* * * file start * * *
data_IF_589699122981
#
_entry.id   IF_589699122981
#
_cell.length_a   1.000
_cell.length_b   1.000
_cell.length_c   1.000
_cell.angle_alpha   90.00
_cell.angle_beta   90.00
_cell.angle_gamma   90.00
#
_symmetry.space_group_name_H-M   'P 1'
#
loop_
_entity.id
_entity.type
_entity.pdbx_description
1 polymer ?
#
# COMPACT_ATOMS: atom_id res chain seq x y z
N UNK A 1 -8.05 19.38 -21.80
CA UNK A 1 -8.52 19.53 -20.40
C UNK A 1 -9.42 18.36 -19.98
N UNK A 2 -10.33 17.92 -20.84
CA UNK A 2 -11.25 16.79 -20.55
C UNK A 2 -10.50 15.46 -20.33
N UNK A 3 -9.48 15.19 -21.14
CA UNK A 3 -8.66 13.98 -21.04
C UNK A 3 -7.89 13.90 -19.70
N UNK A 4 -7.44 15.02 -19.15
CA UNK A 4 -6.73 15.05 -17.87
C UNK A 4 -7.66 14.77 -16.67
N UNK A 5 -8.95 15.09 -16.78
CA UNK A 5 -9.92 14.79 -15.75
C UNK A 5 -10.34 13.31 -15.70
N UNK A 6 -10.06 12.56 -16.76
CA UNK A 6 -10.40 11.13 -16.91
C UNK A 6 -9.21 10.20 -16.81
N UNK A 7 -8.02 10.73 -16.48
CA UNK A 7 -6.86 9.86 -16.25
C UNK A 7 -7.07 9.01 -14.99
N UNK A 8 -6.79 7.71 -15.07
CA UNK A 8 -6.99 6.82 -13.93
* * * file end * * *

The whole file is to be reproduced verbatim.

data_IF_589699122981
#
_entry.id   IF_589699122981
#
_cell.length_a   1.000
_cell.length_b   1.000
_cell.length_c   1.000
_cell.angle_alpha   90.00
_cell.angle_beta   90.00
_cell.angle_gamma   90.00
#
_symmetry.space_group_name_H-M   'P 1'
#
loop_
_entity.id
_entity.type
_entity.pdbx_description
1 polymer ?
#
# COMPACT_ATOMS: atom_id res chain seq x y z
N UNK A 1 -8.05 19.38 -21.80
CA UNK A 1 -8.52 19.53 -20.40
C UNK A 1 -9.42 18.36 -19.98
N UNK A 2 -10.33 17.92 -20.84
CA UNK A 2 -11.25 16.79 -20.55
C UNK A 2 -10.50 15.46 -20.33
N UNK A 3 -9.48 15.19 -21.14
CA UNK A 3 -8.66 13.98 -21.04
C UNK A 3 -7.89 13.90 -19.70
N UNK A 4 -7.44 15.02 -19.15
CA UNK A 4 -6.73 15.05 -17.87
C UNK A 4 -7.66 14.77 -16.67
N UNK A 5 -8.95 15.09 -16.78
CA UNK A 5 -9.92 14.79 -15.75
C UNK A 5 -10.34 13.31 -15.70
N UNK A 6 -10.06 12.56 -16.76
CA UNK A 6 -10.40 11.13 -16.91
C UNK A 6 -9.21 10.20 -16.81
N UNK A 7 -8.02 10.73 -16.48
CA UNK A 7 -6.86 9.86 -16.25
C UNK A 7 -7.07 9.01 -14.99
N UNK A 8 -6.79 7.71 -15.07
CA UNK A 8 -6.99 6.82 -13.93